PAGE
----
posted by burnmp3s at 5:53 PM on January 2


Fines need to be dehabilitatingly punitive or they are just fees for doing business. And fines need teeth that remind you of why they suck.

a $20 speeding ticket is a joke. Why even pull you over? A $100 speeding ticket and there's now incentive to pull you over. 2 points and you're now paying a slightly higher insurance premium - its almost worth your time to show up to court to fight it. $255 ticket? Ooooh someone has a lead foot - and it's worth 6 points. Now you are definitely going to show up, maybe even take the traffic court option. Whatever it takes to avoid the full brunt of the ticket. Plus - who wants to have to go through that again....

The banks paid fees to the government. $16 billion sounds like a lot; but, the banks continue to conduct business in questionable manners. What we have learned from this is $16 billion is not actually a lot of money to the banks.
posted by Nanukthedog at 6:10 PM on January 2 [1 favorite]


Finance and Growth: Too Much of a Good Thing?
Over the past 20 years, economists have accumulated a substantial body of empirical evidence that financial sector deepening is a critical part of the economic development process. This shows a well-functioning financial system is a conditio sine qua non for modern market economies to flourish. What started with simple cross-country regressions, as used by King and Levine (1993), has developed into a large literature using an array of different techniques to look beyond correlation and controlling for biases arising from endogeneity and omitted variables. These studies provided a consistent result – financial deepening is a critical part of the overall development process of a country (see Levine 2005, for an overview and Beck 2009, for a detailed discussion of the different techniques).

The findings of this literature, however, sit uncomfortably with the recent experience of many developed countries. It is not just the Global Crisis of 2007/8 that has shed doubts on the finance-growth paradigm, but there are more fundamental questions on the relationship between financial development and economic growth. Aghion et al. (2005) show that the relationship turns insignificant at higher levels of economic development, while Arcand, Berkes and Panizza (2012) show that the relationship even turns negative at very high levels of financial development.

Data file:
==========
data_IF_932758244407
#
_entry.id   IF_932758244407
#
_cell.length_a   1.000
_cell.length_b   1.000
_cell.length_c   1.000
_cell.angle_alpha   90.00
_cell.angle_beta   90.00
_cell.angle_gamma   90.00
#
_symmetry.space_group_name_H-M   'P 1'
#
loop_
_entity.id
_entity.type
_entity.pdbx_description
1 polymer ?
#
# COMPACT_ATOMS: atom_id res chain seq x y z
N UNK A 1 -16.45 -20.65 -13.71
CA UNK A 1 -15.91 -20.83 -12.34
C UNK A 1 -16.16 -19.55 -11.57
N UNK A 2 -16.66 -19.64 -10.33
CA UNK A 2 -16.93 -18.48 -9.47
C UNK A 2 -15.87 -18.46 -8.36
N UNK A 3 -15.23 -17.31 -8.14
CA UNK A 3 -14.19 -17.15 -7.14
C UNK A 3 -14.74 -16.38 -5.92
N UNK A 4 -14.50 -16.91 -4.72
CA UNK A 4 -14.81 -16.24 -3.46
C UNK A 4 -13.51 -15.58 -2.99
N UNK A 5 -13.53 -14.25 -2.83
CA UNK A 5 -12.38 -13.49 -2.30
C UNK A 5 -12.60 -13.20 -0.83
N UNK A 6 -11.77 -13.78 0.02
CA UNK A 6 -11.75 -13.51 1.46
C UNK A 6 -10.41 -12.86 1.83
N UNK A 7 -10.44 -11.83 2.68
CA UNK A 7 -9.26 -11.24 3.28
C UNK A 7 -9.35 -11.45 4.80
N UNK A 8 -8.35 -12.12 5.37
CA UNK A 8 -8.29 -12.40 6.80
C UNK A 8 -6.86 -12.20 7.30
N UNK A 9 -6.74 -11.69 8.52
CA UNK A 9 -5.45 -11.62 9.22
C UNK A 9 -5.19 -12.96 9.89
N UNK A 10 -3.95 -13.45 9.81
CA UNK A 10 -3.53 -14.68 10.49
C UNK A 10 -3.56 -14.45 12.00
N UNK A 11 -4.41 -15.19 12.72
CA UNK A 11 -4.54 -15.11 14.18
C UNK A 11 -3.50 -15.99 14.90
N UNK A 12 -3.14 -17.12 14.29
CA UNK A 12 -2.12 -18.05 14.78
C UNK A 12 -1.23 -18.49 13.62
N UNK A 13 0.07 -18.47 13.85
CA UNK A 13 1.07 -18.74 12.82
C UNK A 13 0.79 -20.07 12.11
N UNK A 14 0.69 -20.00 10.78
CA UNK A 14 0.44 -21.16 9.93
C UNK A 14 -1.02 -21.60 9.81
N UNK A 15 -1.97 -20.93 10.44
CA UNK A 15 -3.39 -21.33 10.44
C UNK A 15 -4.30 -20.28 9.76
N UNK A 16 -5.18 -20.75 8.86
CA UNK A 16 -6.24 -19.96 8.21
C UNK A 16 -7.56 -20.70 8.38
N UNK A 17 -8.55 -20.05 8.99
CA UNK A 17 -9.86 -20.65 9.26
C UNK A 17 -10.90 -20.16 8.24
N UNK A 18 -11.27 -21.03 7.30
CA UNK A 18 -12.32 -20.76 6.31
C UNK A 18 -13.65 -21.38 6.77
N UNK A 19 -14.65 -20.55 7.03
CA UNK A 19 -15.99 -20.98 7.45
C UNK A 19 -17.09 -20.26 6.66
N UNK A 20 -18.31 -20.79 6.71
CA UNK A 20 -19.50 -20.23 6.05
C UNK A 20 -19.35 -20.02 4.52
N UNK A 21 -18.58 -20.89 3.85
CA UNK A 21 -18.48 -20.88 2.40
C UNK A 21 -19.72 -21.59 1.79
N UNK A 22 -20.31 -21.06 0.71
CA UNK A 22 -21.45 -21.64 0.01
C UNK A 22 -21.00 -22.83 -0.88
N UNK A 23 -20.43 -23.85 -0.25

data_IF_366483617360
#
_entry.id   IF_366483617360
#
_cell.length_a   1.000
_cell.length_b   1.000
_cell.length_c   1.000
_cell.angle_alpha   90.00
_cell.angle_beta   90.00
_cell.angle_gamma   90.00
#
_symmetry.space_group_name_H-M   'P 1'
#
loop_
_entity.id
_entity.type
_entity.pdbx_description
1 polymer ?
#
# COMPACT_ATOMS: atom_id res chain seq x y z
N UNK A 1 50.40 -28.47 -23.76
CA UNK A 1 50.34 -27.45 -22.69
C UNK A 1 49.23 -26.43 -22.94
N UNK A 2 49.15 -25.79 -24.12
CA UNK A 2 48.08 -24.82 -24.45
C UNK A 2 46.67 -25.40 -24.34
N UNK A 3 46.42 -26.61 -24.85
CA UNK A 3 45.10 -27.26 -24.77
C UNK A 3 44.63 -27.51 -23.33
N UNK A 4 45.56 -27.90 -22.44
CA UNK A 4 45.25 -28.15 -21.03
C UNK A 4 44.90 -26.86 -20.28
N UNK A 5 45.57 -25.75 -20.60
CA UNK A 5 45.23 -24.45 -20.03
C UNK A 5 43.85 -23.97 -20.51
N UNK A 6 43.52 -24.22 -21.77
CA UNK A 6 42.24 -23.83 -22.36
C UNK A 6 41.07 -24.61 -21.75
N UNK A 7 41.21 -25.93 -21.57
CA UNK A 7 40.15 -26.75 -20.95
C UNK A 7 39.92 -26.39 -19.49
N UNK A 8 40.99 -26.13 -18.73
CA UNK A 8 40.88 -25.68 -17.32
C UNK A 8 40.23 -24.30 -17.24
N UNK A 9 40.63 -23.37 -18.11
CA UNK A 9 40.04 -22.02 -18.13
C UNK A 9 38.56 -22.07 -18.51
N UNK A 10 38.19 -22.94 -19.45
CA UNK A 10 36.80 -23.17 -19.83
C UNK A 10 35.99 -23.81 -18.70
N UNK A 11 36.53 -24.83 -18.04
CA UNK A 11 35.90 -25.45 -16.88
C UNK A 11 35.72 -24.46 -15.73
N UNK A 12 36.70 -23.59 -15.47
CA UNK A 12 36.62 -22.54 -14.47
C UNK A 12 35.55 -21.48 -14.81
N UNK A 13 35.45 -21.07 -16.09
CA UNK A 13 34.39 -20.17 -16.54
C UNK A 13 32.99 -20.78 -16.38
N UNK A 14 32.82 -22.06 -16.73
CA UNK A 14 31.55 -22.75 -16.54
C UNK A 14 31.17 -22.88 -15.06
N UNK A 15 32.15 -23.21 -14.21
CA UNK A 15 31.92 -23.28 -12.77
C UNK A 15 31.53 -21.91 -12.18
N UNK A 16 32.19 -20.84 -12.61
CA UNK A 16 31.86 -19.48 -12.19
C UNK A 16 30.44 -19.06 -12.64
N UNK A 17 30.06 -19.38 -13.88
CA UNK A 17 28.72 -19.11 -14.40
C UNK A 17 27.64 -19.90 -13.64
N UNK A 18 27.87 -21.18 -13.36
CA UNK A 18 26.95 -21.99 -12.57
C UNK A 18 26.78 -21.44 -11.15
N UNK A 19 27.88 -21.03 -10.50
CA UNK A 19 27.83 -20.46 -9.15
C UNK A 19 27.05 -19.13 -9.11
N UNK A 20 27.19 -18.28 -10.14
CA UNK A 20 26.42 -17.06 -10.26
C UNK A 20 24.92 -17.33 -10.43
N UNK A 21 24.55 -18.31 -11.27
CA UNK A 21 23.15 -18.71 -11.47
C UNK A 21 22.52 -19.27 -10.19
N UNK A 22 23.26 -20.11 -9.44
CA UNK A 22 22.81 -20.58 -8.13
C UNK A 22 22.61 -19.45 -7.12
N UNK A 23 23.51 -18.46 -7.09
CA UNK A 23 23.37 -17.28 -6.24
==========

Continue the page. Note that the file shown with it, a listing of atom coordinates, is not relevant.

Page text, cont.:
posted by the man of twists and turns at 6:21 PM on January 2 [1 favorite]


A $100 speeding ticket and there's now incentive to pull you over.

Me, sure. But a 1%er? Not at all. That's why we should do like Finland (again) or Switzerland and tie fines to wealth & income.
posted by fings at 6:28 PM on January 2 [5 favorites]


If being the CEO of BP meant significant risk of jail time for things that the company did, then the person who actually ran things at BP wouldn't be the CEO.

Agreed, but that isn't necessarily a dead-end for mondo's line of thought. After all, there's an organizational drain to trying to mask the real wielder of authority at a company. Plus, you'd need to find a patsy or three who're willing to risk being thrown behind bars for your misdeeds. While there are plenty of those around, it's preferable to perpetuating executives with no skin in the game except the vanishingly remote possibility of losing a bonus.
posted by Room 101 at 6:29 PM on January 2


Instead of direct fines for corporate crimes, I like the idea of stock dilution instead. For example, XYZZY Corp is found guilty of crime Z, so the court determines the penalty is the immediate auction of voting shares equal to 30% of the number already in existence. The government auctions off the stock, and gets to keep the proceeds. The auction is immediately followed by a shareholders' meeting to pick a new board.
posted by fings at 6:39 PM on January 2 [10 favorites]


Corporate malfeasance : Organized crime :: Tomayto : Tomahto

If your suggestion is that we beat them up in their underwear in a cornfield and then bury them alive then I concur but otherwise I do not understand what this comparison means to convey.